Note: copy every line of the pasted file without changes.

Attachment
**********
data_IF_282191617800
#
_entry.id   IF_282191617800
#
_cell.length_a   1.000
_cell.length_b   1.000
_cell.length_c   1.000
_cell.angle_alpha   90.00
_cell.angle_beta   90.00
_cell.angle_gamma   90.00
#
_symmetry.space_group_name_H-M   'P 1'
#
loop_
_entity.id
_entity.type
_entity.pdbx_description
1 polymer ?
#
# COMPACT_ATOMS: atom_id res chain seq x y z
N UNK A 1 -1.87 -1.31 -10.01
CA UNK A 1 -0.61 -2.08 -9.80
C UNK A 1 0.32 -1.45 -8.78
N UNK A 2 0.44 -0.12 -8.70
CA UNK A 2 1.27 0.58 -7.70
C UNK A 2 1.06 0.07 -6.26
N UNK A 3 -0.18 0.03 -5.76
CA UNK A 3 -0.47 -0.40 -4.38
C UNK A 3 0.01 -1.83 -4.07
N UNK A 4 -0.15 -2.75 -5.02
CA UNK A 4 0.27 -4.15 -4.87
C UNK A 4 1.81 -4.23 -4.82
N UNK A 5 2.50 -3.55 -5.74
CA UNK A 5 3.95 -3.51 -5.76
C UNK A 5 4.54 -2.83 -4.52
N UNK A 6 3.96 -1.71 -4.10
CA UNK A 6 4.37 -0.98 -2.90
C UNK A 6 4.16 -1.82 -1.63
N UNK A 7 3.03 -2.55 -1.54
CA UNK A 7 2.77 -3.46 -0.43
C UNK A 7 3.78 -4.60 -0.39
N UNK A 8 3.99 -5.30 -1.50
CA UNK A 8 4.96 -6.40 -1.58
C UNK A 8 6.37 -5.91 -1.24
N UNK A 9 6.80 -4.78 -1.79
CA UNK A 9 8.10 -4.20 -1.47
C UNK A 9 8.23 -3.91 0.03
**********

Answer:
data_IF_282191617800
#
_entry.id   IF_282191617800
#
_cell.length_a   1.000
_cell.length_b   1.000
_cell.length_c   1.000
_cell.angle_alpha   90.00
_cell.angle_beta   90.00
_cell.angle_gamma   90.00
#
_symmetry.space_group_name_H-M   'P 1'
#
loop_
_entity.id
_entity.type
_entity.pdbx_description
1 polymer ?
#
# COMPACT_ATOMS: atom_id res chain seq x y z
N UNK A 1 -1.87 -1.31 -10.01
CA UNK A 1 -0.61 -2.08 -9.80
C UNK A 1 0.32 -1.45 -8.78
N UNK A 2 0.44 -0.12 -8.70
CA UNK A 2 1.27 0.58 -7.70
C UNK A 2 1.06 0.07 -6.26
N UNK A 3 -0.18 0.03 -5.76
CA UNK A 3 -0.47 -0.40 -4.38
C UNK A 3 0.01 -1.83 -4.07
N UNK A 4 -0.15 -2.75 -5.02
CA UNK A 4 0.27 -4.15 -4.87
C UNK A 4 1.81 -4.23 -4.82
N UNK A 5 2.50 -3.55 -5.74
CA UNK A 5 3.95 -3.51 -5.76
C UNK A 5 4.54 -2.83 -4.52
N UNK A 6 3.96 -1.71 -4.10
CA UNK A 6 4.37 -0.98 -2.90
C UNK A 6 4.16 -1.82 -1.63
N UNK A 7 3.03 -2.55 -1.54
CA UNK A 7 2.77 -3.46 -0.43
C UNK A 7 3.78 -4.60 -0.39
N UNK A 8 3.99 -5.30 -1.50
CA UNK A 8 4.96 -6.40 -1.58
C UNK A 8 6.37 -5.91 -1.24
N UNK A 9 6.80 -4.78 -1.79
CA UNK A 9 8.10 -4.20 -1.47
C UNK A 9 8.23 -3.91 0.03